Director duo John Francis Daley and Jonathan Goldstein made a name for themselves with the critically hated Vacation, a reboot of the classic Chevy Chase-starring films from a few decades ago. They return with Game Night, a comedy starring Jason Bateman and Rachel McAdams as Max and Annie, a couple who routinely meet with other friends for game nights. When Max’s brother (Kyle Chandler) comes to town, he promises the group a “game night to remember”. However, not everything goes according to plan and the group finds themselves wrapped up in a mystery where their own lives are at risk.
The trailers for Game Night didn’t really impress me. I appreciate comedy films just as much as the next person, but in this day and age, it’s easy to point out how some of them simply aren’t that funny. In 2017 alone, flicks such as Baywatch, The House, and Chips proved that no matter how talented and well-known your cast is, you can’t save a movie with a lazy script. That’s just common sense.
Surprisingly, this was not the case with Game Night. Not only did it come with dozens of good laughs, but it had a quite decent story at its core. A pretty unique one, in fact. Throw in the fact that its cast has genuine chemistry and the characters aren’t completely stupid and hopeless, and you have one of the best comedy films of the last few years.
I didn’t have many issues with Game Night. It isn’t a film that’s easy to pick apart and criticize, and that’s because of how enjoyable it is. The movie is, simply put, hard to hate. My main issue was that during the majority of the second act, the group is split up, and the scenes with the other couples weren’t as engaging as the scenes with Max and Annie. It’s just hard to enjoy a film revolving around a circle of people when they’re all split up. Once they regroup later on, though, the movie regains its pace.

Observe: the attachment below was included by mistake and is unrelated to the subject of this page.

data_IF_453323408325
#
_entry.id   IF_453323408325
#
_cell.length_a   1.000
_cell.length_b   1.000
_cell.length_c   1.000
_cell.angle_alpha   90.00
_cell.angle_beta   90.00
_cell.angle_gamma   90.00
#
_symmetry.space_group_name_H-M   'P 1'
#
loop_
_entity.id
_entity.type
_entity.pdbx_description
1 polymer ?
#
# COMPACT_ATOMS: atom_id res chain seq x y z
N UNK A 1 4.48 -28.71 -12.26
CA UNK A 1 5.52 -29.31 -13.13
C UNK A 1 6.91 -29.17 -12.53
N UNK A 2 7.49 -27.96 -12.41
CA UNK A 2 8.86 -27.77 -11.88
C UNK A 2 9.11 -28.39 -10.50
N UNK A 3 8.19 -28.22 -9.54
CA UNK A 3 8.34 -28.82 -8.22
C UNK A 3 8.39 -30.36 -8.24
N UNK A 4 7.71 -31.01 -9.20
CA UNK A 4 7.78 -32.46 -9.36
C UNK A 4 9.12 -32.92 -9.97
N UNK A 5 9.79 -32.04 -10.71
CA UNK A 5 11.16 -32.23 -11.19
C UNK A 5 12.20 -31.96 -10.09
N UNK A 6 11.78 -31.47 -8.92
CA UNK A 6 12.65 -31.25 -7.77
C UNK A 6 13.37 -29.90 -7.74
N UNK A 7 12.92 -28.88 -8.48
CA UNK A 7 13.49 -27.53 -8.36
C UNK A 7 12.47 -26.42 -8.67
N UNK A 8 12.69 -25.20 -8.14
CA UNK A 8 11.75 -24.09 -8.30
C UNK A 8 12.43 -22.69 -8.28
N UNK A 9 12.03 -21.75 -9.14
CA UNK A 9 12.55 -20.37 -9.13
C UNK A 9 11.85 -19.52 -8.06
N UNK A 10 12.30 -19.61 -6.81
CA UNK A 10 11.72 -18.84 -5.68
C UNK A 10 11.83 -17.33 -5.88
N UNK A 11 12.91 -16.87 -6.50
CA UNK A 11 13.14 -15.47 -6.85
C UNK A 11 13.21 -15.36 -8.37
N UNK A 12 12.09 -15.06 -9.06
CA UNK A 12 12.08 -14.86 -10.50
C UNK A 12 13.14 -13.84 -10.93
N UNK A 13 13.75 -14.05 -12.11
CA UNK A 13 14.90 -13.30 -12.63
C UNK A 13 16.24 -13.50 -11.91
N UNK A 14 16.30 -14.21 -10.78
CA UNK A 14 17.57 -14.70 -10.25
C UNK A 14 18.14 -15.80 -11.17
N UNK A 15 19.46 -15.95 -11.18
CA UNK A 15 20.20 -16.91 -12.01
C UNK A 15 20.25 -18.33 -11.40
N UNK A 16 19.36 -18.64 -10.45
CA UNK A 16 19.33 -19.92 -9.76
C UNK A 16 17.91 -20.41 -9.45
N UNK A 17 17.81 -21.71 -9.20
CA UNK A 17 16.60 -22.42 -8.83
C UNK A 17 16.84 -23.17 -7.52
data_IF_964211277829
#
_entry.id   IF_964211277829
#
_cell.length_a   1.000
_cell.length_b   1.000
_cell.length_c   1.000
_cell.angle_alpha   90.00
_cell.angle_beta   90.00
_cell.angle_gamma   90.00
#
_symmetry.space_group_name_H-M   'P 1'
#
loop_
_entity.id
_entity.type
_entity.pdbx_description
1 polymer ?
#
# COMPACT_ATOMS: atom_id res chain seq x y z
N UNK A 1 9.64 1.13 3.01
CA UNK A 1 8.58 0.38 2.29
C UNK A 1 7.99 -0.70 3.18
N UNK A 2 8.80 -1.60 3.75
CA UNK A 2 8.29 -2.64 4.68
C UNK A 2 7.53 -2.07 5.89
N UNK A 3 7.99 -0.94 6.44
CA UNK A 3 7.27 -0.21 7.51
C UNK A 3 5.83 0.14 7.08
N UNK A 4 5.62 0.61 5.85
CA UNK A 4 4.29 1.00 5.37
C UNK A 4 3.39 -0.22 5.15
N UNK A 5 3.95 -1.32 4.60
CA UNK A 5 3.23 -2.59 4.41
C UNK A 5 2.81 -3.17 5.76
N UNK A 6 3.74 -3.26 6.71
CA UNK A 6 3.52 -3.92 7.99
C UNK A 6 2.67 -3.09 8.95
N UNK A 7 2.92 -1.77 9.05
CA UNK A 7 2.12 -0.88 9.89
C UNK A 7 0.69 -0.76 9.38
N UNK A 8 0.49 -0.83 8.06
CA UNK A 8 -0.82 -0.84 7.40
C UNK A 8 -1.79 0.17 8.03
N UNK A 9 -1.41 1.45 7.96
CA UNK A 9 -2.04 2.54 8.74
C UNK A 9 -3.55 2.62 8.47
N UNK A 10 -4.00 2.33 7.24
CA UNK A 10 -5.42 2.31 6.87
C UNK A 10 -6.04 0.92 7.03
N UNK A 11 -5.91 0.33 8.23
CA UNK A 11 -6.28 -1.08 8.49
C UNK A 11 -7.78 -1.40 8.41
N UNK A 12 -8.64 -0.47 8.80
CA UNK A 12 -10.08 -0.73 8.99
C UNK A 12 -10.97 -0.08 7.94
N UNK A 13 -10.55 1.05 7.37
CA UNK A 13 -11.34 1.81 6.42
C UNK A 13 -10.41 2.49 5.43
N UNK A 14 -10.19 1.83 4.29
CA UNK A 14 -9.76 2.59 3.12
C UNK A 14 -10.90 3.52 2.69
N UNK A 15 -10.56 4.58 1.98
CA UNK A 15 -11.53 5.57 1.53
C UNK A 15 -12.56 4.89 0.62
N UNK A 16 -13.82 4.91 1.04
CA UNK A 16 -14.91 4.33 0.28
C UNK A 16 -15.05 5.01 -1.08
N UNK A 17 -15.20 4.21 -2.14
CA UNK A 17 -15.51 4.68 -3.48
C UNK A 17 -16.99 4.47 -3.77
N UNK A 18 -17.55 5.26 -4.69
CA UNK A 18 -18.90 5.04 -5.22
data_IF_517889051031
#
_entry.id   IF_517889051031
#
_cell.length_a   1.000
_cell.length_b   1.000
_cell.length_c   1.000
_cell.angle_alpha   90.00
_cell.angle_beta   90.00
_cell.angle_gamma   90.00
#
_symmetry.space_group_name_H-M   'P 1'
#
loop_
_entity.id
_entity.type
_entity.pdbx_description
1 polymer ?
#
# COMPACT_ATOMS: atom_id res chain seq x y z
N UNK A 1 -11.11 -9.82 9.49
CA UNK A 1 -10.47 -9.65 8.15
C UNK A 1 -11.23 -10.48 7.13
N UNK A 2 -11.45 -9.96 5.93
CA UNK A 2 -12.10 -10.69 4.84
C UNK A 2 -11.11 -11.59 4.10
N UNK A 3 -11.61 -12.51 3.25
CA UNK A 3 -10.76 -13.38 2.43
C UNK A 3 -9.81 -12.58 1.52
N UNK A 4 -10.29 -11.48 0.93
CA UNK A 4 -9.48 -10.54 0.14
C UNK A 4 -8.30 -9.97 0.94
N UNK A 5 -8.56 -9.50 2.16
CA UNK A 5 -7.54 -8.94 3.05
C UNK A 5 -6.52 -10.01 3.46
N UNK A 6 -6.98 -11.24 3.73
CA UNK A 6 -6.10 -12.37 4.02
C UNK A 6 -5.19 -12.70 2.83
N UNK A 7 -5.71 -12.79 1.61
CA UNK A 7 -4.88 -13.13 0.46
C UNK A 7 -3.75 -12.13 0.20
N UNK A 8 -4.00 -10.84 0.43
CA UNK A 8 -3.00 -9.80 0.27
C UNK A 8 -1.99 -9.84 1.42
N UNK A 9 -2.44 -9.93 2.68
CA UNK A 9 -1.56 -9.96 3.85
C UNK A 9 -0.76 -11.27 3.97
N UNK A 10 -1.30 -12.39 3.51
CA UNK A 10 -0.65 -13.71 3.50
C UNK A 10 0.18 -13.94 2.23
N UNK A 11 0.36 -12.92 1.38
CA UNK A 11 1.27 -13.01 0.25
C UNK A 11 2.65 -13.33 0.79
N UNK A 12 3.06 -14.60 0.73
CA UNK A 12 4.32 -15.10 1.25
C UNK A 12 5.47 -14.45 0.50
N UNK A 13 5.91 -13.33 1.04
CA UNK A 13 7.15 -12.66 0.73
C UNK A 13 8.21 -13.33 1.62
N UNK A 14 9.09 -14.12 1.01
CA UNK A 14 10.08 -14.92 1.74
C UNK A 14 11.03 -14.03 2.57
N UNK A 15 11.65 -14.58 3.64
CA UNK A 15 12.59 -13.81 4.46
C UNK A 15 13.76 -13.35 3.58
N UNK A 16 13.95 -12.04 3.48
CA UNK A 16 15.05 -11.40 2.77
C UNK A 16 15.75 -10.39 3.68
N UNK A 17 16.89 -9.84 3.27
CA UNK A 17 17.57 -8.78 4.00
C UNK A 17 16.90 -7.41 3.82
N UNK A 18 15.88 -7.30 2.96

While each member of the main cast has some outstanding moments, Max and Annie’s weird neighbor Gary (Jesse Plemons) truly steals the show. His true creepiness managed to captivate me every time he was onscreen. It’s ultimately the interactions with other members of the group that make him the best character of the movie, though. Just watch the film and see what I mean.
The musical score by Cliff Martinez, who composed for films such as Drive and The Neon Demon, yet again proves to add a pulse-pounding accompaniment to a film. The score for this movie is a very nice attribute and sounds amazing in the background. It certainly won’t win any awards, but the simplicity works in the long-run.
For those who are ultimately sick of the quality level that comedy films exhibit today, Game Night is a perfectly refreshing film in many ways. The cast is great, and the amount of chemistry between them contributes something not commonly seen in this day and age. During the second act, there are pacing issues thanks to the group being split up, but the writing, comedic value, and story are all evenly unique and better than most attempts nowadays.
Game Night stars Jason Bateman, Rachel McAdams, Kyle Chandler, Lamorne Morris, Kylie Bunbury, Billy Magnussen, Sharon Horgan, Jesse Plemons, Michael C. Hall.